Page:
By Judith E. Glaser[EDITOR’S NOTE: In Part II of “Eat or be Eaten: How to Make Acquisitions Successful,” Judith Glaser discusses the acquisition of Ward Mooney’s BankBoston Retail Finance as an example of how to approach an M&A with a successful and positive attitude. That lesson continues …]
Central to the success of the creation of BankBoston Retail Finance was what Ward Mooney called the “First 100 Days.” As he explained to his team, he believed that this period was critical for a newly acquired team. During the First 100 Days, senior executives and team members need to understand the new culture they are entering and, at the same time, bring their competencies and talents to the new venture. Together they need to “meld meaning” and “create meaning,” so everyone is speaking the same language.
Most of all, everyone needs to understand what success looks like — and create common views of the endgame they’re shooting for.
Like Ward, you need to approach a merger or acquisition from a “WE-centric” point of view — as opposed to the more common “I-centric” perspective. In doing so, you will enable the positive transformation of yourself, your team, and your organization. If you are starting out in a new company, a new leadership position, or a new venture, there are a few key prescriptive steps to follow to create “WE”:
1. Build your team around a shared meaning for success. Getting your team in place precedes everything. Remember, you’re not alone on the “Leadership Journey,” and each of your key people will make a difference in the organization’s overall success. Talk about what success looks like — define it with others — take it out and look at it from all angles, rather than assuming that everyone knows what it is. Typically, we have different pictures in our heads. Bring these pictures to the table as resources to create the larger view. Do that successfully, and you’ll create a shared view. The view needs to contain aspirational energy to express what the team as a whole aspires to create.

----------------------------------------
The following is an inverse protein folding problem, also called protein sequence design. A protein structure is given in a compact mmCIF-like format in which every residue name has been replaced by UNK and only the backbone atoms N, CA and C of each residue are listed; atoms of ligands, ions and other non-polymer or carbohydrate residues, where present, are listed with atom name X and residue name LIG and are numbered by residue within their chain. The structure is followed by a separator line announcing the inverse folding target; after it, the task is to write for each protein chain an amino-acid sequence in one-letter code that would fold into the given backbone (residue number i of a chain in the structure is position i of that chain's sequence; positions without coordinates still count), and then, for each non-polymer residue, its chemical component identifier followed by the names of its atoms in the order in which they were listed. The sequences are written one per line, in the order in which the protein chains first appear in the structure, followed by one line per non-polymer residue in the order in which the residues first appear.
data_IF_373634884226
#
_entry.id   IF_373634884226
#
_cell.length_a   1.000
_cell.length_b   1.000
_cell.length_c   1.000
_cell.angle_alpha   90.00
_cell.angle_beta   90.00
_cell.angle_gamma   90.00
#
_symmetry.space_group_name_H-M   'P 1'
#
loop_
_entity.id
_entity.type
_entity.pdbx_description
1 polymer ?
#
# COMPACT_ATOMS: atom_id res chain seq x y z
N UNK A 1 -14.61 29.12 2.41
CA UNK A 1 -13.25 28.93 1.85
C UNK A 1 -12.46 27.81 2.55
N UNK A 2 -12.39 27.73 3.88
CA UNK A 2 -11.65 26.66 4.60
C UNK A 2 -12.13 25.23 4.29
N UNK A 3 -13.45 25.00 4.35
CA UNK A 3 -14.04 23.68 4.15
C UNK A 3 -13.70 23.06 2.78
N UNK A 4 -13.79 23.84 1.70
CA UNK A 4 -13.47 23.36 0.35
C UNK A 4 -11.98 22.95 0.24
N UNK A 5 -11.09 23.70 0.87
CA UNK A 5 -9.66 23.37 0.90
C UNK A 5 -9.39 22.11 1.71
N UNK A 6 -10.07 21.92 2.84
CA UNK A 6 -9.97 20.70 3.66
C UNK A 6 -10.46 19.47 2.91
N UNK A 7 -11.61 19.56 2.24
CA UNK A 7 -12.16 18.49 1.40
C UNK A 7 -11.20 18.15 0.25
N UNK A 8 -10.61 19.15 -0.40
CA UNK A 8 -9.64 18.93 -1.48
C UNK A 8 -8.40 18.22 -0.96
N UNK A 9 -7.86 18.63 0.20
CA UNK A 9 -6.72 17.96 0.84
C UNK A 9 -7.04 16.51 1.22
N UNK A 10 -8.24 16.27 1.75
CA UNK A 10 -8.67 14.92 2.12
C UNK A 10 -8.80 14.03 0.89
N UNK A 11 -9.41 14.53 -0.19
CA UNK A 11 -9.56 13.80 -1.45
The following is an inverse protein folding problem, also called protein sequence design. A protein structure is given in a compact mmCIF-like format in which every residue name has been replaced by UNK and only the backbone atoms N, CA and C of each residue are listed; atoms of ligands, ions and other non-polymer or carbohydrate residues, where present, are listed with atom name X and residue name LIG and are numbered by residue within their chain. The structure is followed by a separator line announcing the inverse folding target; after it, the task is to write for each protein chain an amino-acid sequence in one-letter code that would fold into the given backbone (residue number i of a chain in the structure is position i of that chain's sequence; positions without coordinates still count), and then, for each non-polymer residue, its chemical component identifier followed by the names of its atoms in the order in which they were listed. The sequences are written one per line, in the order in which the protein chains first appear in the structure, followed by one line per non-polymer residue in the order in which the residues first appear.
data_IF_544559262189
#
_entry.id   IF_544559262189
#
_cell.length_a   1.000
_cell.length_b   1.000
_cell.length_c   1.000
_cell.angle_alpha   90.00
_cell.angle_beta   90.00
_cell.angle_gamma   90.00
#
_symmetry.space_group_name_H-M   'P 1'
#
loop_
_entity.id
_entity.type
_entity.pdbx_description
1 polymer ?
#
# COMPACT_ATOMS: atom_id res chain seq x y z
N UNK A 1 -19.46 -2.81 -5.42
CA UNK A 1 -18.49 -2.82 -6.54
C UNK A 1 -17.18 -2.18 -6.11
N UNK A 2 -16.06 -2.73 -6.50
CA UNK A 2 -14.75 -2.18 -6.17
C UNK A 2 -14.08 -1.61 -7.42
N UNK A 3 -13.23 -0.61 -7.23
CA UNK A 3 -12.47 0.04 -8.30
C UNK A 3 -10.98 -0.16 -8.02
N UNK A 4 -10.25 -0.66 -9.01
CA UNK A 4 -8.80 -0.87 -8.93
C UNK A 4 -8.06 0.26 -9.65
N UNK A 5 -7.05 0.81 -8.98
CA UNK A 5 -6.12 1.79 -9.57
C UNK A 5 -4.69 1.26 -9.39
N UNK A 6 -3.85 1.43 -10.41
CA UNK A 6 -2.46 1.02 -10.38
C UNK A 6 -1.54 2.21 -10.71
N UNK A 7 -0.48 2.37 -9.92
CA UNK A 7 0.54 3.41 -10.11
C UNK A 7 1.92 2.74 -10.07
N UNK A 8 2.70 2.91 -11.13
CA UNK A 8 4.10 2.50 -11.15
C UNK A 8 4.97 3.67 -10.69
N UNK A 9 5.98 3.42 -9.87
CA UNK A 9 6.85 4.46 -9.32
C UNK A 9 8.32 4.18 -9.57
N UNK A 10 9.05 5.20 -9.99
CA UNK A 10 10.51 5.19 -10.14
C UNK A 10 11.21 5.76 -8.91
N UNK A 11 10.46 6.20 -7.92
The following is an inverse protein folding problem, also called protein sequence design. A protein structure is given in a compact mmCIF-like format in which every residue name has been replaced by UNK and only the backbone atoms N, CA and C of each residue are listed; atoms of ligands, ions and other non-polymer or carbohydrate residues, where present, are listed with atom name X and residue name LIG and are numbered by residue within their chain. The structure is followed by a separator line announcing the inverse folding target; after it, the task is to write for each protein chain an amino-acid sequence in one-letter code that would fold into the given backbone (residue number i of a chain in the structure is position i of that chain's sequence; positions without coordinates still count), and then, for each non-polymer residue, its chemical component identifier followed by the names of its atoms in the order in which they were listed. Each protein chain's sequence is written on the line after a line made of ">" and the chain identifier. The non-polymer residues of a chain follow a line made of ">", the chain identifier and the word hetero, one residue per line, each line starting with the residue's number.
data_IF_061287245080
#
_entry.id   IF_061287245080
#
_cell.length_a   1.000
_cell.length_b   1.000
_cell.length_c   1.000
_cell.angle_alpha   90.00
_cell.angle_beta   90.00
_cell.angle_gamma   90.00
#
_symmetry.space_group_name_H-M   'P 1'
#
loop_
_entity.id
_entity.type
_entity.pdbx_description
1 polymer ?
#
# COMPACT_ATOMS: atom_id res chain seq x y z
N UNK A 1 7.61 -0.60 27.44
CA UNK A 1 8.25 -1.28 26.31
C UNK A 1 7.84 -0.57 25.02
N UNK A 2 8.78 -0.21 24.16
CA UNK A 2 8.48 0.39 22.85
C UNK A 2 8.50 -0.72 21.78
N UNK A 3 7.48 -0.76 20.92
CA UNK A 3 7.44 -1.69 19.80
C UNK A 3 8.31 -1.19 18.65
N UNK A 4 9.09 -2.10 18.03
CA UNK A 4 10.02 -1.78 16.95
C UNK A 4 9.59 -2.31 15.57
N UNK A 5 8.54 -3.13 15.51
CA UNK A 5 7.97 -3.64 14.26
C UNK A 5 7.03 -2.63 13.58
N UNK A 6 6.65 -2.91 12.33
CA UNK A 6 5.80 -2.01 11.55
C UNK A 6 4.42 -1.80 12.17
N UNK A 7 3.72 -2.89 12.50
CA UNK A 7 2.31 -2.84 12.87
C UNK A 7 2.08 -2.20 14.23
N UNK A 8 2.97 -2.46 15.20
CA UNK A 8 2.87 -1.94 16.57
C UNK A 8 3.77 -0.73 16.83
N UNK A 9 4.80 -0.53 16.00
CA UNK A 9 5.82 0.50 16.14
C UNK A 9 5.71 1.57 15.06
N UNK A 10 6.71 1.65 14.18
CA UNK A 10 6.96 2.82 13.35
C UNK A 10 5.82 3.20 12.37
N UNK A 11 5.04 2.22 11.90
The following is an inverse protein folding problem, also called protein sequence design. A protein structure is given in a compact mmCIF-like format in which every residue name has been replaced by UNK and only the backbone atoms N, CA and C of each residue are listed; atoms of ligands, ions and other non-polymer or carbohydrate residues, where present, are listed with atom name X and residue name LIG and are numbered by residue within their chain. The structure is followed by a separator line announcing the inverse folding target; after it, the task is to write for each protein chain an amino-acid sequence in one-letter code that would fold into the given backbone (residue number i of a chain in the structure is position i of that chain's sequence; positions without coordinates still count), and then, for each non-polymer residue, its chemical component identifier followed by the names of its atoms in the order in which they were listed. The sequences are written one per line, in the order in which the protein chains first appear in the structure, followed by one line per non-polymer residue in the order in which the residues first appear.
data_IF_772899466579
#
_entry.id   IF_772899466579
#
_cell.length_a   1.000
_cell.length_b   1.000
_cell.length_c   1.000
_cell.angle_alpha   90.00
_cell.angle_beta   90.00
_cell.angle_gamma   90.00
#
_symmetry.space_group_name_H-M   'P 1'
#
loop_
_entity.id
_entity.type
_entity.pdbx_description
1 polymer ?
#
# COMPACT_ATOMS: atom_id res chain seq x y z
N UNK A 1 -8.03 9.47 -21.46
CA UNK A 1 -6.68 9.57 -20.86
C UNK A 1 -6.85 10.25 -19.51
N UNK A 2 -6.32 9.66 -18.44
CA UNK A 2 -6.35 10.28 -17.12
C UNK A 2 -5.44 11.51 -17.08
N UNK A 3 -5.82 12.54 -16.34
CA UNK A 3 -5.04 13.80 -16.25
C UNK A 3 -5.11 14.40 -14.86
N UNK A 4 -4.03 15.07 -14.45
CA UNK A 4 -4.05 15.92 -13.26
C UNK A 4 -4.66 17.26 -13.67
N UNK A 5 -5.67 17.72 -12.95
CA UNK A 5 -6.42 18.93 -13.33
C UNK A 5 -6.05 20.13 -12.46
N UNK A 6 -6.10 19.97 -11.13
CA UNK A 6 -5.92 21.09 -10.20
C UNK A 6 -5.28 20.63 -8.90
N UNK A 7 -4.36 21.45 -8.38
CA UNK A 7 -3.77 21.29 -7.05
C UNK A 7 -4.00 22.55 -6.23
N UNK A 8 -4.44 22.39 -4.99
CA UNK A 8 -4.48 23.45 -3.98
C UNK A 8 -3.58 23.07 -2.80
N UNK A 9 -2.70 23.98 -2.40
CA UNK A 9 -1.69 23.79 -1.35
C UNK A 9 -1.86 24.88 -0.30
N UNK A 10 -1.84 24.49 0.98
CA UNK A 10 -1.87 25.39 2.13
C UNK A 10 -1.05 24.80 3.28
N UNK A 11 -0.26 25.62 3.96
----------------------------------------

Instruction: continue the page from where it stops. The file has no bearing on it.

2. Adopt a strategy for creating the shared vision. Decide how you want to engage with others to create the vision — how much interaction, how much pushback, how much empowerment, and when. Become mindful of how you want decisions and implementation of strategy to unfold — ensure all the necessary people are looped in. Create it together, rather than handing it over on a silver platter. The words people choose to describe the vision become beacons drawing them toward a goal, even in the murkiest situations.
3. Set thirty-, sixty-, and ninety-day priorities, and build your plan with others. Don’t fly solo. Your team is waiting for you to ask them for their suggestions. They have instinctual insights, wisdom, and knowledge to share. To give everyone an opportunity to learn to work together and make decisions together, create a month-by-month plan so that everyone can practice moving from ideas to realities together — step by step, month by month. This creates a new pattern of engagement and team decision-making. Draw upon the team for the larger plan so they can be part of setting and achieving milestones. Don’t rely on one perspective (your own) because it’s easier. Remember to be inclusive. The road ahead will be navigated by the insights of your collective team. Allow them to build the map with you — their input creates their commitment.
4. Build momentum and energy at the top, bottom, and throughout all other levels. Create energy by engaging with your team on the vision, and collaborate on how to expand your value in the marketplace. Introduce words like value creation, which will elevate the team’s thinking to a new level usually reserved for the CEO or office of the chairman. Exchange ideas; draw people into conversation. Enable people to participate. Remember: Everything happens through conversations. Make it a transforming vision. Engage in conversations with customers, employees, colleagues, and alliance partners to ensure you capture everyone’s input in shaping and crafting the future.